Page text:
George Cosmas Adyebo

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George Cosmas Adyebo
6th Prime Minister of Uganda
In office
22 January 1991 – 18 November 1994
Preceded by Samson Kisekka
Succeeded by Kintu Musoke
Personal details
Born 18 June 1947
Owiny Village, Uganda
Died 19 November 2000 (aged 53)
Kampala, Uganda
Political party National Resistance Movement
Profession politician

George Cosmas Adyebo (18 June 1947[1] – 19 November 2000) was a Ugandan politician and economist who was Prime Minister of Uganda from 1991 to 1994.

Adyebo became Prime Minister on 22 January 1991, succeeding Samson Kisekka, who became Vice-President. Adyebo served as Prime Minister for nearly four years, until 18 November 1994.

Childhood and Education

Adyebo George Cosmas was born on 18 June 1947[2] at Owiny Village, Nambyeco sub-county, Kwania, Apac to Mr. William Ogwal and Imat Giradeci Acio.

Adyebo joined Nyapea College from the then St Pious XII Junior Secondary School Aduku - now called Ikwera Boys, after coming from Abuli Primary School, Nambyeco, where he set an academic record in the 1961 Primary Leavig School Certificate (PLE). No pupil has ever broken the record to date. His former teachers confirm that from Primary one, Adyebo was promoted to Primary four due to his academic excellence that didn't require him to study in primary two or three.

From an early age, Adyebo already showed signs of leadership among his peers. During his 'O' level at St Aloysius college Nyapea, he served as the school prefect. For his Advanced level of education at Namilyango College, he played football for the then Buganda region. Earlier on he also played football for West Nile District (now Arua, Nebbi, Moyo and Adjumani districts).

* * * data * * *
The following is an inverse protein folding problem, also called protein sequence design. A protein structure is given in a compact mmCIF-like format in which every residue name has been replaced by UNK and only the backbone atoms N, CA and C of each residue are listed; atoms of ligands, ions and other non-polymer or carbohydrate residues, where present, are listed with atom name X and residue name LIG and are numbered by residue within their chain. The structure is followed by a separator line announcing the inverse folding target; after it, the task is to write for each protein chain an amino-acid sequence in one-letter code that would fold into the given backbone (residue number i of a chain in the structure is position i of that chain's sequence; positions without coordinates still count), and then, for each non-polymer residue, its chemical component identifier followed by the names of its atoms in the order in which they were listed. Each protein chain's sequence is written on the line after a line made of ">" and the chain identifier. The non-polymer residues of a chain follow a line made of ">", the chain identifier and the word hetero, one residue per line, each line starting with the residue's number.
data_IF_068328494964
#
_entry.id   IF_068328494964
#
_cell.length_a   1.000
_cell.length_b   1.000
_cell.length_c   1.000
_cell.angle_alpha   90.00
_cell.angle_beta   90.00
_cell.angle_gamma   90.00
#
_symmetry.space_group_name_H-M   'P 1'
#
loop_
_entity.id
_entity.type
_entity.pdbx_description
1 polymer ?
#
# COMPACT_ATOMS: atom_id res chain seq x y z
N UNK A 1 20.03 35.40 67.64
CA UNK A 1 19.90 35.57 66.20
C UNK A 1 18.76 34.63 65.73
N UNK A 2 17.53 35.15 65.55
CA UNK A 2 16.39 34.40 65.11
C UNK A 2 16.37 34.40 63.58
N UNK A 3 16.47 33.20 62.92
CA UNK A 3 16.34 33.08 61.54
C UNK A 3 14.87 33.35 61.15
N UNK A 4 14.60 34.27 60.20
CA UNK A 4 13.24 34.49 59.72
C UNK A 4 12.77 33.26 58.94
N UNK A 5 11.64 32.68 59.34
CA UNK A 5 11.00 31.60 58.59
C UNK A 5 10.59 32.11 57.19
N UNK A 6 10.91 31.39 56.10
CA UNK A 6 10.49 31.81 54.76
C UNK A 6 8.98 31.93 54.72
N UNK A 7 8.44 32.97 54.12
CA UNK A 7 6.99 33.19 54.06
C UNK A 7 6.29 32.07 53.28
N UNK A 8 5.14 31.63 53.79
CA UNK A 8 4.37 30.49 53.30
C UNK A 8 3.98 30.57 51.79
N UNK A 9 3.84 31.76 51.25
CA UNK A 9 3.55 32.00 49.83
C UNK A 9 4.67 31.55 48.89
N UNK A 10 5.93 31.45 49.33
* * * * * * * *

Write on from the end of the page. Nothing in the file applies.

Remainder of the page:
After succeeding in his 'A' levels at Namilyango College, he was awarded a scholarship to study at Charles University in Prague. He graduated with a master's degree in Economic Engineering specializing in Mechanization & Automation of Management. Early Career From 1976 to 1979, Adyebo worked as the systems Analyst/Programmer with Uganda Computer Services, a department of the Ministry of Finance before he was rapidly promoted and retained by the Ministry of Education.

From 1979 to 1983, Adyebo lectured at Uganda College of Commerce Nakawa currently known as Makerere University Business School. The lectures comprised; Systems Analysis and Design, Computer Programming, Quantitative Analysis as well as Financial Accounting and Management. He equally tutored students who were taking examinations for the Award of Certified and Chartered Accountants (ACCA), Institute of Chartered Managers and Administrators (ICMA) and Institute of Chartered Secretaries and Administrators (ICSA).

After serving as a lecturer at Makerere Business School, he became the principal of Uganda College of Commerce Aduku between 1983 and 1989 - simultaneously serving as a member of Apac District Council V.

Political Career

The Lt. Rt. Hon. Adyebo was a Member of Parliament for Kwania County upon his death on 19.11.2000. During his political career, Adyebo worked hard to bring change into Uganda's government system and foster economic reform. He left a very strong legacy for (Northern) Ugandans to aspire to. Having come from a very humble background, all his subsequent endeavors reveal a man of exceptional academic brilliance and discipline. His achievements and projects still linger within the hearts of many Ugandans who would not hesitate to endorse his honesty, hard work and exemplary stature in politics. His various roles in Ugandan Politics are highlighted below;

1997 - 2000: Member of Parliament for Kwania County

1994 - 1997: Deputy Speaker of Parliament and Senior Presidential Advisor. In 1995, Adyebo was an elected delegate during the debating and promulgation of the 1995 constitution.

1991-1994: Uganda's Prime Minister preceded by Samson Kiseka and succeeded by Kintu Musoke.

1989: Member of the National Resistance Movement prior to joining the Apac District Council V.


The Lt. Rt George Cosmas Adyebo met his wife Nelly Adyebo during his educational occupation at UCC Aduku. They have four children; Moses Oteng, Carolyne Acio, Christine Ayo and Abraham Ogwal.